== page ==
Similarities and Differences between STP and RSTP

A long ago, IEEE developed the STP protocol to remove loops from the network. Later, it updated the STP with the RSTP to fulfill the requirements of the modern network. This tutorial compares STP with RSTP and describes their similarities and differences.

RSTP is the updated version of STP. It uses the same framework STP uses. You can use both in the same network. RSTP features will work in switches that support it, and traditional STP features will work in the switches that support only STP.

Similarities between RSTP and STP

The following are the similarities between STP and RSTP. 

  • Both run a single STP instance on the switch.
  • Both create and use a virtual topology to find switching loops in the network.
  • Both elect a root bridge and use it as the focal point of the virtual topology.
  • Both use the same rules and tiebreakers for the root bridge election.
  • Besides the root bridge, all remaining switches become non-root bridge switches in both.
  • Both select only one root port to reach the root bridge.
  • Both use the same rules and tiebreakers to select the root port.
  • Both select only one designated port for every local segment or end device.
  • Both use the same rules and tiebreakers to select the designated port.
  • After selecting root and designated ports, both block all remaining ports to remove loops.
  • Both STP and RSTP run all ports through a few states. During these states, they learn the network topology, flush CAM table entries, select root and designated ports, and block the ports causing the loops.

With the above similarities, you might wonder why the IEEE bothered to create RSTP in the first place. The following section describes the reasons why IEEE had to create RSTP. 

Differences between RSTP and STP

The main reason for creating RSTP was the convergence. Convergence is the time STP or RSTP takes to react to a network change. STP takes a relatively long time for convergency. With default settings, it takes 50 seconds to reach convergence. RSTP improves it. It reaches convergence within a few seconds (or in slow conditions, in about 10 seconds).

It adds two new port types for rapid convergence. These port types are alternative and backup ports. It uses the alternative port to reach the root bridge if the link connected to the root port fails. It uses the backup port to reach the local segment when the link connected to the designated port fails.

Since it has an alternative or backup port, it does not have to reselect the root or designated ports when a network change occurs. If the root path fails, it enables the alternative port within a few seconds. If the designated path fails, it enables the backup port. It means if the network is running RSTP, it has to wait a maximum of 10 seconds whenever a change occurs.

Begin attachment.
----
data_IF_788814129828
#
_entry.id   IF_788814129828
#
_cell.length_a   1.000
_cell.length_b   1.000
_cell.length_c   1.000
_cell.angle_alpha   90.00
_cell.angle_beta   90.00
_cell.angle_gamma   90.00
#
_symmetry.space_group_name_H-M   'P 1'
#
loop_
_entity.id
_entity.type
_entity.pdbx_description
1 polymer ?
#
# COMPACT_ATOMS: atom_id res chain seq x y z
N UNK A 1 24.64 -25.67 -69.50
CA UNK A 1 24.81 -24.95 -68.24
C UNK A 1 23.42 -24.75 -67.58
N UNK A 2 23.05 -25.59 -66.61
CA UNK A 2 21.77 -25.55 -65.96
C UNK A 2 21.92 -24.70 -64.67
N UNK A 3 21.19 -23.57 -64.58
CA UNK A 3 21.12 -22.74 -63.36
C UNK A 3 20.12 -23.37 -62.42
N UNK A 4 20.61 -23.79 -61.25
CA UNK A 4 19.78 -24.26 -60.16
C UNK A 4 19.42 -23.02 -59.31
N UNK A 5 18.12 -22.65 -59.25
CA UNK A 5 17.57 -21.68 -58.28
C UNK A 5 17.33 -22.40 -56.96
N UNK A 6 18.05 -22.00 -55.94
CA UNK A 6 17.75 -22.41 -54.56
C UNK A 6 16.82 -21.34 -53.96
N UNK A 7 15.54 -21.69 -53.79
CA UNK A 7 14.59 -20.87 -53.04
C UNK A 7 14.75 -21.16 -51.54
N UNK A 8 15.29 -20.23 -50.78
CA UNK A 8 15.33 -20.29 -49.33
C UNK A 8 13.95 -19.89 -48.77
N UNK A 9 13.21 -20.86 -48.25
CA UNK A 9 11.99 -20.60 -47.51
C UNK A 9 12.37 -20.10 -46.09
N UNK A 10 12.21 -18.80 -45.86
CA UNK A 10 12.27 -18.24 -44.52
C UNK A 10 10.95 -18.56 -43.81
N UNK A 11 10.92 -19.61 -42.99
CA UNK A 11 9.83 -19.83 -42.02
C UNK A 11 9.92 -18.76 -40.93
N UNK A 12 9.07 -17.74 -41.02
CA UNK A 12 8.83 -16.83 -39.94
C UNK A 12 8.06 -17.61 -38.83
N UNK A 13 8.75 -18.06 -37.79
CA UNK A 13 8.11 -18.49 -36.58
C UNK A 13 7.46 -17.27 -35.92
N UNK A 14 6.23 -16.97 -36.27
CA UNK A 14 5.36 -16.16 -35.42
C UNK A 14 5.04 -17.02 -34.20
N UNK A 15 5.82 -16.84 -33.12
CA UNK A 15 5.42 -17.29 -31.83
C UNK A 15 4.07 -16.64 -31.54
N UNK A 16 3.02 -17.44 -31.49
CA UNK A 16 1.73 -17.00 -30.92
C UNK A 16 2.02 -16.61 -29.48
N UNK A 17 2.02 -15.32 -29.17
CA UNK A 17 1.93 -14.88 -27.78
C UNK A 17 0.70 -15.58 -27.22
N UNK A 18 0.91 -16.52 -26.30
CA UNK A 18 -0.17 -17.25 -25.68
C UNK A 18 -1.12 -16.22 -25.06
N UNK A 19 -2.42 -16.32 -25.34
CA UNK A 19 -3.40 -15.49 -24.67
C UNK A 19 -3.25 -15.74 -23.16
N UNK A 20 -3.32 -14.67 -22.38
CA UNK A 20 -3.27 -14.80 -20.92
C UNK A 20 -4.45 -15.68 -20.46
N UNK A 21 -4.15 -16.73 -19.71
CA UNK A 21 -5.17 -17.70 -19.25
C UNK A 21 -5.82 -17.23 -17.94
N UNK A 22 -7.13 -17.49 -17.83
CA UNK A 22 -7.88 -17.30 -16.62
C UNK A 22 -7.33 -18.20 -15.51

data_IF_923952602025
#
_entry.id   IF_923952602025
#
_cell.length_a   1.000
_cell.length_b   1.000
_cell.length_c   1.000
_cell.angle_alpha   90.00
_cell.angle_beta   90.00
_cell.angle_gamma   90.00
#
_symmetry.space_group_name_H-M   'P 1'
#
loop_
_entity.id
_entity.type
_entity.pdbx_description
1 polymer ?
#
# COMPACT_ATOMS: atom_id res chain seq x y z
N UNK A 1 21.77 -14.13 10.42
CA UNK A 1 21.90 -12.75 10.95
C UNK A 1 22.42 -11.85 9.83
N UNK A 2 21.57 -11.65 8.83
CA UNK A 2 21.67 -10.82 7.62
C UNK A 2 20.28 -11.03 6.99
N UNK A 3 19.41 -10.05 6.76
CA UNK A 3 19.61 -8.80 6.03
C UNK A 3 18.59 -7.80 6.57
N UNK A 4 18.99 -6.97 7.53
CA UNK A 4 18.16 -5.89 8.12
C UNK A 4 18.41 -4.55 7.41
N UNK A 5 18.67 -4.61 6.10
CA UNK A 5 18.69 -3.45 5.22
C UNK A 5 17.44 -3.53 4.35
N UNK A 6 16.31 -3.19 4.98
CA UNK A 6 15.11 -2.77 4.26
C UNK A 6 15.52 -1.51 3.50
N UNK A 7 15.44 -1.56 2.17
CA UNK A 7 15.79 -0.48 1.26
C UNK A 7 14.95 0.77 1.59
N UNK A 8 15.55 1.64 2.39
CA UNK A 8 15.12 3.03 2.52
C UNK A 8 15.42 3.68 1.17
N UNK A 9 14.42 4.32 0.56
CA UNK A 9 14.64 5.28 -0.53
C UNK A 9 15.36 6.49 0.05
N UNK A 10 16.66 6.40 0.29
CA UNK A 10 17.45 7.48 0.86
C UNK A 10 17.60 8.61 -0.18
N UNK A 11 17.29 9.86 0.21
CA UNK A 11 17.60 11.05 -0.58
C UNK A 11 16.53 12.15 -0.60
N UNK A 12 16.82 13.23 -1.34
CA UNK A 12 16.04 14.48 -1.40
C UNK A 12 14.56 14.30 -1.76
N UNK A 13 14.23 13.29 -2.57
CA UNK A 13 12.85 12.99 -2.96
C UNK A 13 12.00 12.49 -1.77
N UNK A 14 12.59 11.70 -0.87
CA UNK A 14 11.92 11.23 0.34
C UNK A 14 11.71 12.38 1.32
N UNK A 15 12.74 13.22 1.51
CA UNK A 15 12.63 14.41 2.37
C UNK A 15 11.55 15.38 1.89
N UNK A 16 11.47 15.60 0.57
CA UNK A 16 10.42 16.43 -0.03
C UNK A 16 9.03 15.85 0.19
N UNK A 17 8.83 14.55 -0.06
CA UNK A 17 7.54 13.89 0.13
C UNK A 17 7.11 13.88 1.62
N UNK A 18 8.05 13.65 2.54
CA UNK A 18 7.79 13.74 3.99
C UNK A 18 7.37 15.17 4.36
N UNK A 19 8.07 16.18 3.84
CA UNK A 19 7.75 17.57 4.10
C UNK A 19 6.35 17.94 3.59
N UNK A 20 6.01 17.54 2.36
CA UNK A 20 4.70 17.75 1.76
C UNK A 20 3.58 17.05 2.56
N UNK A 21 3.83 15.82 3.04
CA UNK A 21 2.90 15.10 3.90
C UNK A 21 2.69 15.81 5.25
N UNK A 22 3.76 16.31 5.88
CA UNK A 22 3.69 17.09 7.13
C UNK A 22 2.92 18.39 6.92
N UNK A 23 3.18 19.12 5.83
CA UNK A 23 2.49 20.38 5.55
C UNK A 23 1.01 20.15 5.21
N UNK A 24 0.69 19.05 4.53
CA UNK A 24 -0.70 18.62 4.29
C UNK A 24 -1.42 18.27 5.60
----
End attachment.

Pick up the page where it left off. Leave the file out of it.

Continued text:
STP does not have a concept of alternative and designated ports. If the root or designated path fails, it reruns the entire process to select the new root or designated ports. Running the entire process again takes 50 seconds. It means if the network is running STP, it has to wait for 50 seconds whenever a change occurs.

RSTP does not use the learning state. It also renames the blocking state to the discarding state and redefines its use slightly. It combines disabled and blocking states into the discarding state.

In the disabled state, the port can work physically, but it can not forward user frames. It simply meant that the interface was administratively disabled.

The following table compares STP and RSTP port states.

Function STP State RSTP State
The port is administratively disabled Disabled Discarding
The port is not accepting and forwarding user frames Blocking Discarding
The port is not accepting and forwarding user frames but listing BPDUs. Listening Not used
The port is accepting and using user frames to build CAM table entries but not forwarding them. Learning Learning
The port is accepting and forwarding user frames. Forwarding Forwarding

STP and RSTP flush CAM table entries differently. Each CAM table entry has a default age-old time. Once this time has expired, the switch removes the entry from the CAM table. STP waits for this time to expire. RSTP does not wait for this time to expire. It flashes all CAM table entries whenever a change occurs.

ComputerNetworkingNotes CCNA Study Guide Similarities and Differences between STP and RSTP